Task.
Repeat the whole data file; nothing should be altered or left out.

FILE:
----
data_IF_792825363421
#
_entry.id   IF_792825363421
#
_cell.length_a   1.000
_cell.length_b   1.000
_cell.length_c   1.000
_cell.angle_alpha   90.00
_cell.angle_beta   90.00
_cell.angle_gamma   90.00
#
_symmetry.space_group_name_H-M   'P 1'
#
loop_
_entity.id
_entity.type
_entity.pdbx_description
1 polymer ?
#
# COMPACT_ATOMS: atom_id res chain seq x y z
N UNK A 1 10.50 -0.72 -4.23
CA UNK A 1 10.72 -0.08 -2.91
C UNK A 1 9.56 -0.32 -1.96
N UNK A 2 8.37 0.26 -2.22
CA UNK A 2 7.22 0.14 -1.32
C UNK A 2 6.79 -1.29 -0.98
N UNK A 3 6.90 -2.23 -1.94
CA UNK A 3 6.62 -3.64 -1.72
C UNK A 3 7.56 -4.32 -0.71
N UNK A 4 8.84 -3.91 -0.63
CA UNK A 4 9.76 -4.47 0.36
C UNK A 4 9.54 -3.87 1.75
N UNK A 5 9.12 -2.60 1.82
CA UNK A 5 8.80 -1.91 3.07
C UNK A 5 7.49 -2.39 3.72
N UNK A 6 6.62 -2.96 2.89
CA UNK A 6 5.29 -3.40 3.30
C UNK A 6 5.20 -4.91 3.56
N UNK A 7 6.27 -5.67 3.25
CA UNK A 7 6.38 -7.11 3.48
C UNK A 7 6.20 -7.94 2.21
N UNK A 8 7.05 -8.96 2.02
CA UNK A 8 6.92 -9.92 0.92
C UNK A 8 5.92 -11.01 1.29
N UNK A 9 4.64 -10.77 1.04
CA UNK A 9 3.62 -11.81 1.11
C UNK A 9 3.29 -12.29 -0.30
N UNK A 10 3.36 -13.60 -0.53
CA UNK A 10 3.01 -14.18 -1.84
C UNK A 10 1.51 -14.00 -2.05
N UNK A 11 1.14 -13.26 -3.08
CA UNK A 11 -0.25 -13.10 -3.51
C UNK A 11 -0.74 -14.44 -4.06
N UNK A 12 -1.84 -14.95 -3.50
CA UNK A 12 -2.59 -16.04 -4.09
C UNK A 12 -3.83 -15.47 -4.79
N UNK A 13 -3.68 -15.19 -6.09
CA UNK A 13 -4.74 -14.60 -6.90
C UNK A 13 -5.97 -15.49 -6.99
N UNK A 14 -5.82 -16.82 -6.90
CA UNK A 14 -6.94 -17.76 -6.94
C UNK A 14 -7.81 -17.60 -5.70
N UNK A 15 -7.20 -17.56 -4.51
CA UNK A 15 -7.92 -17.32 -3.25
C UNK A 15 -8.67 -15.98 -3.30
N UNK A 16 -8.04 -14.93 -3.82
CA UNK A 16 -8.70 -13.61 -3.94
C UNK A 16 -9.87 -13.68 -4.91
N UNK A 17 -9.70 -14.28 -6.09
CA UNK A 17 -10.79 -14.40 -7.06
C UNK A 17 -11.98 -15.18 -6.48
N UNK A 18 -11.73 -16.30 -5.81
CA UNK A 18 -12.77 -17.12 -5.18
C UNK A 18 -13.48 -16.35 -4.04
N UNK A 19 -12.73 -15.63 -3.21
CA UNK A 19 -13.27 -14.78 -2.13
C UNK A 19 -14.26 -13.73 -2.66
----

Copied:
data_IF_792825363421
#
_entry.id   IF_792825363421
#
_cell.length_a   1.000
_cell.length_b   1.000
_cell.length_c   1.000
_cell.angle_alpha   90.00
_cell.angle_beta   90.00
_cell.angle_gamma   90.00
#
_symmetry.space_group_name_H-M   'P 1'
#
loop_
_entity.id
_entity.type
_entity.pdbx_description
1 polymer ?
#
# COMPACT_ATOMS: atom_id res chain seq x y z
N UNK A 1 10.50 -0.72 -4.23
CA UNK A 1 10.72 -0.08 -2.91
C UNK A 1 9.56 -0.32 -1.96
N UNK A 2 8.37 0.26 -2.22
CA UNK A 2 7.22 0.14 -1.32
C UNK A 2 6.79 -1.29 -0.98
N UNK A 3 6.90 -2.23 -1.94
CA UNK A 3 6.62 -3.64 -1.72
C UNK A 3 7.56 -4.32 -0.71
N UNK A 4 8.84 -3.91 -0.63
CA UNK A 4 9.76 -4.47 0.36
C UNK A 4 9.54 -3.87 1.75
N UNK A 5 9.12 -2.60 1.82
CA UNK A 5 8.80 -1.91 3.07
C UNK A 5 7.49 -2.39 3.72
N UNK A 6 6.62 -2.96 2.89
CA UNK A 6 5.29 -3.40 3.30
C UNK A 6 5.20 -4.91 3.56
N UNK A 7 6.27 -5.67 3.25
CA UNK A 7 6.38 -7.11 3.48
C UNK A 7 6.20 -7.94 2.21
N UNK A 8 7.05 -8.96 2.02
CA UNK A 8 6.92 -9.92 0.92
C UNK A 8 5.92 -11.01 1.29
N UNK A 9 4.64 -10.77 1.04
CA UNK A 9 3.62 -11.81 1.11
C UNK A 9 3.29 -12.29 -0.30
N UNK A 10 3.36 -13.60 -0.53
CA UNK A 10 3.01 -14.18 -1.84
C UNK A 10 1.51 -14.00 -2.05
N UNK A 11 1.14 -13.26 -3.08
CA UNK A 11 -0.25 -13.10 -3.51
C UNK A 11 -0.74 -14.44 -4.06
N UNK A 12 -1.84 -14.95 -3.50
CA UNK A 12 -2.59 -16.04 -4.09
C UNK A 12 -3.83 -15.47 -4.79
N UNK A 13 -3.68 -15.19 -6.09
CA UNK A 13 -4.74 -14.60 -6.90
C UNK A 13 -5.97 -15.49 -6.99
N UNK A 14 -5.82 -16.82 -6.90
CA UNK A 14 -6.94 -17.76 -6.94
C UNK A 14 -7.81 -17.60 -5.70
N UNK A 15 -7.20 -17.56 -4.51
CA UNK A 15 -7.92 -17.32 -3.25
C UNK A 15 -8.67 -15.98 -3.30
N UNK A 16 -8.04 -14.93 -3.82
CA UNK A 16 -8.70 -13.61 -3.94
C UNK A 16 -9.87 -13.68 -4.91
N UNK A 17 -9.70 -14.28 -6.09
CA UNK A 17 -10.79 -14.40 -7.06
C UNK A 17 -11.98 -15.18 -6.48
N UNK A 18 -11.73 -16.30 -5.81
CA UNK A 18 -12.77 -17.12 -5.18
C UNK A 18 -13.48 -16.35 -4.04
N UNK A 19 -12.73 -15.63 -3.21
CA UNK A 19 -13.27 -14.78 -2.13
C UNK A 19 -14.26 -13.73 -2.66